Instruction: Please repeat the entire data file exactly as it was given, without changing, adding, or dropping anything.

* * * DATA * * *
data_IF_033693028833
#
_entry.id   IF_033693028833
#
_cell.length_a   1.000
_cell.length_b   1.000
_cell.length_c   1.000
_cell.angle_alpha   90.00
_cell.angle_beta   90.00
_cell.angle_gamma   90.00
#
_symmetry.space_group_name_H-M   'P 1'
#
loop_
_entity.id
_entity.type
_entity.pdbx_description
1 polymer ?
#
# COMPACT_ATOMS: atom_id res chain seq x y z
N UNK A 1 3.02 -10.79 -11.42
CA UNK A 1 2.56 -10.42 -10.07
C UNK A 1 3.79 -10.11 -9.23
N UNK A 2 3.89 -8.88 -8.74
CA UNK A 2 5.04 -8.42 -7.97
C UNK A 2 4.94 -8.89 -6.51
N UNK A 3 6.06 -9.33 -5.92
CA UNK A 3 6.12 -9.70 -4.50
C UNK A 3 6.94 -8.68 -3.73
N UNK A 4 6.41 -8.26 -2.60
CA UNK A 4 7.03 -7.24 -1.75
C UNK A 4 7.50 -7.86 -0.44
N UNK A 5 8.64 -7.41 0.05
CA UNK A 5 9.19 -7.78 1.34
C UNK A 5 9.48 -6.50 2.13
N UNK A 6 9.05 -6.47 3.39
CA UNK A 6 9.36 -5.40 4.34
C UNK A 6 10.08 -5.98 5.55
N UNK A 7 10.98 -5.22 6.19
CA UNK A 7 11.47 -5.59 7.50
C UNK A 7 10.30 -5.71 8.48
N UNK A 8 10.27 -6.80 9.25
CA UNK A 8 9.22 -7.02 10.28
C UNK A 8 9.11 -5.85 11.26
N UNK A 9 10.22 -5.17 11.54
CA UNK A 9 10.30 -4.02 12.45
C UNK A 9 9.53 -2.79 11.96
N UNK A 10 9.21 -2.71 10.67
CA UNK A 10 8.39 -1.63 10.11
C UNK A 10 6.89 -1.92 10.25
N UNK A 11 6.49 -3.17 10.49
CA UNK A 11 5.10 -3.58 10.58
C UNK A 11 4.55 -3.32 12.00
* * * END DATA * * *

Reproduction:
data_IF_033693028833
#
_entry.id   IF_033693028833
#
_cell.length_a   1.000
_cell.length_b   1.000
_cell.length_c   1.000
_cell.angle_alpha   90.00
_cell.angle_beta   90.00
_cell.angle_gamma   90.00
#
_symmetry.space_group_name_H-M   'P 1'
#
loop_
_entity.id
_entity.type
_entity.pdbx_description
1 polymer ?
#
# COMPACT_ATOMS: atom_id res chain seq x y z
N UNK A 1 3.02 -10.79 -11.42
CA UNK A 1 2.56 -10.42 -10.07
C UNK A 1 3.79 -10.11 -9.23
N UNK A 2 3.89 -8.88 -8.74
CA UNK A 2 5.04 -8.42 -7.97
C UNK A 2 4.94 -8.89 -6.51
N UNK A 3 6.06 -9.33 -5.92
CA UNK A 3 6.12 -9.70 -4.50
C UNK A 3 6.94 -8.68 -3.73
N UNK A 4 6.41 -8.26 -2.60
CA UNK A 4 7.03 -7.24 -1.75
C UNK A 4 7.50 -7.86 -0.44
N UNK A 5 8.64 -7.41 0.05
CA UNK A 5 9.19 -7.78 1.34
C UNK A 5 9.48 -6.50 2.13
N UNK A 6 9.05 -6.47 3.39
CA UNK A 6 9.36 -5.40 4.34
C UNK A 6 10.08 -5.98 5.55
N UNK A 7 10.98 -5.22 6.19
CA UNK A 7 11.47 -5.59 7.50
C UNK A 7 10.30 -5.71 8.48
N UNK A 8 10.27 -6.80 9.25
CA UNK A 8 9.22 -7.02 10.28
C UNK A 8 9.11 -5.85 11.26
N UNK A 9 10.22 -5.17 11.54
CA UNK A 9 10.30 -4.02 12.45
C UNK A 9 9.53 -2.79 11.96
N UNK A 10 9.21 -2.71 10.67
CA UNK A 10 8.39 -1.63 10.11
C UNK A 10 6.89 -1.92 10.25
N UNK A 11 6.49 -3.17 10.49
CA UNK A 11 5.10 -3.58 10.58
C UNK A 11 4.55 -3.32 12.00